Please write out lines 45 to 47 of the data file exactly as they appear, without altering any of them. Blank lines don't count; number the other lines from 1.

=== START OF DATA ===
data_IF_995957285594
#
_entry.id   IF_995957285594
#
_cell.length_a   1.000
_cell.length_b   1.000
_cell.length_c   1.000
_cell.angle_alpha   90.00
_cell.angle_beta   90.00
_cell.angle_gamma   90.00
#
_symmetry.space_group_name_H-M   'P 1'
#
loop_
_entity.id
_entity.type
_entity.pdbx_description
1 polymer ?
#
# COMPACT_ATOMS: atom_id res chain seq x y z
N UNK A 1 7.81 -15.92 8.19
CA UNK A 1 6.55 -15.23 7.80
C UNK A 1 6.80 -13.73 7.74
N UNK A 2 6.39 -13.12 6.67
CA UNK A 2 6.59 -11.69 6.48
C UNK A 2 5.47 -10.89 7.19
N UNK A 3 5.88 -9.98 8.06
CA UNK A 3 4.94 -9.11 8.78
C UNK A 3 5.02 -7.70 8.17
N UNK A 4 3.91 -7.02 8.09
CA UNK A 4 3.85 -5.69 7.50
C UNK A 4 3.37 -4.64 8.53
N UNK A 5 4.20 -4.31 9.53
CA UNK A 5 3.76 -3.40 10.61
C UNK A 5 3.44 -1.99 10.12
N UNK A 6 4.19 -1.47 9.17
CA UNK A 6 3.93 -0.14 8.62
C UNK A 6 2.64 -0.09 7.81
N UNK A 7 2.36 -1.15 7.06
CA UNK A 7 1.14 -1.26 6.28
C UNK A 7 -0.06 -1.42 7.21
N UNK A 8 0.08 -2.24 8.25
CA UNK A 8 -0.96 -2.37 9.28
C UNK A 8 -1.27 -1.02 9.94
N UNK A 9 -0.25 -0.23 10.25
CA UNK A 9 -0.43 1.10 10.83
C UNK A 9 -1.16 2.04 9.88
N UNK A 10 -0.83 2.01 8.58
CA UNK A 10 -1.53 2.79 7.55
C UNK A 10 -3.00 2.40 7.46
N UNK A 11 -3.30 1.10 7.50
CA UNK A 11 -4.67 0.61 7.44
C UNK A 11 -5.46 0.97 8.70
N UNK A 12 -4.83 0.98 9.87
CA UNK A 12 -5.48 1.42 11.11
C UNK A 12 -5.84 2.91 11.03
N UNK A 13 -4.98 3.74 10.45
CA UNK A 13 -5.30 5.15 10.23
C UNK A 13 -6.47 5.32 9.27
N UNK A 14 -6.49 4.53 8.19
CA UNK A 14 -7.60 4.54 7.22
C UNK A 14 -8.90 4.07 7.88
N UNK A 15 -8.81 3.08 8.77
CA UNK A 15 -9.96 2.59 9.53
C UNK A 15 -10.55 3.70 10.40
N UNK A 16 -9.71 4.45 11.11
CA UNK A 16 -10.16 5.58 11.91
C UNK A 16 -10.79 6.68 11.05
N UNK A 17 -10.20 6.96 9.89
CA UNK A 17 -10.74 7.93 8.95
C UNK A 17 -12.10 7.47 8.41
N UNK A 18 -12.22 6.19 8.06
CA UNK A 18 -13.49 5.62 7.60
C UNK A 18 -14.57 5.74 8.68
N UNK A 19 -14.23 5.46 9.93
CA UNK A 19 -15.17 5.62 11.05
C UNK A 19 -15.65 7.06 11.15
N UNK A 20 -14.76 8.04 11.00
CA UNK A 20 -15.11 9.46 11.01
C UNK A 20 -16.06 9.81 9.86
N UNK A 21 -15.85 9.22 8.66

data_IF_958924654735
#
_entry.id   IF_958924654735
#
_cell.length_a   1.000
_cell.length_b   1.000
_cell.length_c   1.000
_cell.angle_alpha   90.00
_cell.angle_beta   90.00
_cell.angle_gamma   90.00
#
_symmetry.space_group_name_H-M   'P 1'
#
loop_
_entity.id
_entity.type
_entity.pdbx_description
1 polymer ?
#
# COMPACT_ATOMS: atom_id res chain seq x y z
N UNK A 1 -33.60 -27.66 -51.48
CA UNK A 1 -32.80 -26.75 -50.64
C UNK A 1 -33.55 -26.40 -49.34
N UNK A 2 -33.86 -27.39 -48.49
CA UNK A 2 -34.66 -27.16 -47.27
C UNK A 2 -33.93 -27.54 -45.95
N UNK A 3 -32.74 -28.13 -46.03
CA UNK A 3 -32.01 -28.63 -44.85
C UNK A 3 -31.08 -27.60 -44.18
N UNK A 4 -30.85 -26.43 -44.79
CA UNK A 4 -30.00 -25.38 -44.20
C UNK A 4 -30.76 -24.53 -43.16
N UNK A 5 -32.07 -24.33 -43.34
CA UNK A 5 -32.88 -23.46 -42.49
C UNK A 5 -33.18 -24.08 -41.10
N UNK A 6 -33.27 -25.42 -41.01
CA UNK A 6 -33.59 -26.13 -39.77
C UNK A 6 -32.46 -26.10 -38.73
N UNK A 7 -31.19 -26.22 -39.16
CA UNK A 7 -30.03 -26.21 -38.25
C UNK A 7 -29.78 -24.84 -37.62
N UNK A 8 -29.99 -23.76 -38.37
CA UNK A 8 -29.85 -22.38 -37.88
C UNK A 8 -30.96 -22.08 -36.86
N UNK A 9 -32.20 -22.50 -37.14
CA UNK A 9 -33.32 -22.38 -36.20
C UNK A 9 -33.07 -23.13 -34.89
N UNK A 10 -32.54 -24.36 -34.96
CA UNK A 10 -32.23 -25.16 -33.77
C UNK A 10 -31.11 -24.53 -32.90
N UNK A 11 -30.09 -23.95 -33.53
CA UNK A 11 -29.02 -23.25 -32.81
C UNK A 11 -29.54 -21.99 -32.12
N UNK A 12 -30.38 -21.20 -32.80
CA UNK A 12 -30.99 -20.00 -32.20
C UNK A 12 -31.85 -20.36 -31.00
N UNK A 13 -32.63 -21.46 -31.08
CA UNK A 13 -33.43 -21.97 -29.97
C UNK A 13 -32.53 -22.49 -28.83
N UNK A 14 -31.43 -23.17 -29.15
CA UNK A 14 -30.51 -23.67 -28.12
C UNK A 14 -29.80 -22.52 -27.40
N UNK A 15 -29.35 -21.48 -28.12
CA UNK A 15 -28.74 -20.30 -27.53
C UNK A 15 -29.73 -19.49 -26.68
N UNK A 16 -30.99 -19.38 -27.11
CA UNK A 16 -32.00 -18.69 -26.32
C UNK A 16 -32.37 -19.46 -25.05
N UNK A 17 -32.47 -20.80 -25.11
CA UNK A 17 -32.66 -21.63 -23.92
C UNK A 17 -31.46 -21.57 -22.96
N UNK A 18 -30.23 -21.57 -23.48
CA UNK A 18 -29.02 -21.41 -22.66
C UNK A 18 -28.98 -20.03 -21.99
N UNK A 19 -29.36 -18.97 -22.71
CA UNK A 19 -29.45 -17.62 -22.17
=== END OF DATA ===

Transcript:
N UNK A 9 -0.25 -0.23 10.25
CA UNK A 9 -0.43 1.10 10.83
C UNK A 9 -1.16 2.04 9.88